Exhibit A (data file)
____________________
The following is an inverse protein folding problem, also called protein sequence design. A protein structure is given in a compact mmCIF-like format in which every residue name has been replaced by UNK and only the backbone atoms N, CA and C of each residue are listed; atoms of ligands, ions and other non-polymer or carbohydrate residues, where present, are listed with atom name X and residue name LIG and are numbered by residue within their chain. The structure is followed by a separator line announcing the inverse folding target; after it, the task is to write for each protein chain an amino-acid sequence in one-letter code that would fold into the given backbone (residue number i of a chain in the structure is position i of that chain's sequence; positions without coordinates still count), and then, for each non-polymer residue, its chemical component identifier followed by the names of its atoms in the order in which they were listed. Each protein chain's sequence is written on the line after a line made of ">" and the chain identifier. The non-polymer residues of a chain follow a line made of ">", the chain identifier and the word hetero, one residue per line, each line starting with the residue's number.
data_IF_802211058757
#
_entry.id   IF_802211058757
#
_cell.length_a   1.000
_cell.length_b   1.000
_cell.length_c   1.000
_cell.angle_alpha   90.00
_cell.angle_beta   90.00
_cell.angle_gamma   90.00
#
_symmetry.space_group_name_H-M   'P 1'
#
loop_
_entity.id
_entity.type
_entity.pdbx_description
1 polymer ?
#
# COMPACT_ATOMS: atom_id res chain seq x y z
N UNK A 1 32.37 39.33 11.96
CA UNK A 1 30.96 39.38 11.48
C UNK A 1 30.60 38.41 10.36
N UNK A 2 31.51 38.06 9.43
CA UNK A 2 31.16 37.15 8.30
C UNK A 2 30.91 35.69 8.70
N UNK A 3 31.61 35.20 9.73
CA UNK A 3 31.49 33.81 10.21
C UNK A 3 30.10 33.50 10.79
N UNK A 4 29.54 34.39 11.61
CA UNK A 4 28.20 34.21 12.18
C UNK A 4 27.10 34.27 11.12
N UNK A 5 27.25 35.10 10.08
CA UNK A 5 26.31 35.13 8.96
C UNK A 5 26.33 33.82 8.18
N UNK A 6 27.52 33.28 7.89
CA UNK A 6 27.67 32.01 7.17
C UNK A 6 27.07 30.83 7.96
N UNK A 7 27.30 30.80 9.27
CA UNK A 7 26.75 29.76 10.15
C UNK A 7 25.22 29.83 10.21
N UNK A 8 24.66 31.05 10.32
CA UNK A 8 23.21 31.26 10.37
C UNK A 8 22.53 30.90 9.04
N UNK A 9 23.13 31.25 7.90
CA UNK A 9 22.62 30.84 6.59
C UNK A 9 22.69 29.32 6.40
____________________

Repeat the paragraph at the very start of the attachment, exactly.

The following is an inverse protein folding problem, also called protein sequence design. A protein structure is given in a compact mmCIF-like format in which every residue name has been replaced by UNK and only the backbone atoms N, CA and C of each residue are listed; atoms of ligands, ions and other non-polymer or carbohydrate residues, where present, are listed with atom name X and residue name LIG and are numbered by residue within their chain. The structure is followed by a separator line announcing the inverse folding target; after it, the task is to write for each protein chain an amino-acid sequence in one-letter code that would fold into the given backbone (residue number i of a chain in the structure is position i of that chain's sequence; positions without coordinates still count), and then, for each non-polymer residue, its chemical component identifier followed by the names of its atoms in the order in which they were listed. Each protein chain's sequence is written on the line after a line made of ">" and the chain identifier. The non-polymer residues of a chain follow a line made of ">", the chain identifier and the word hetero, one residue per line, each line starting with the residue's number.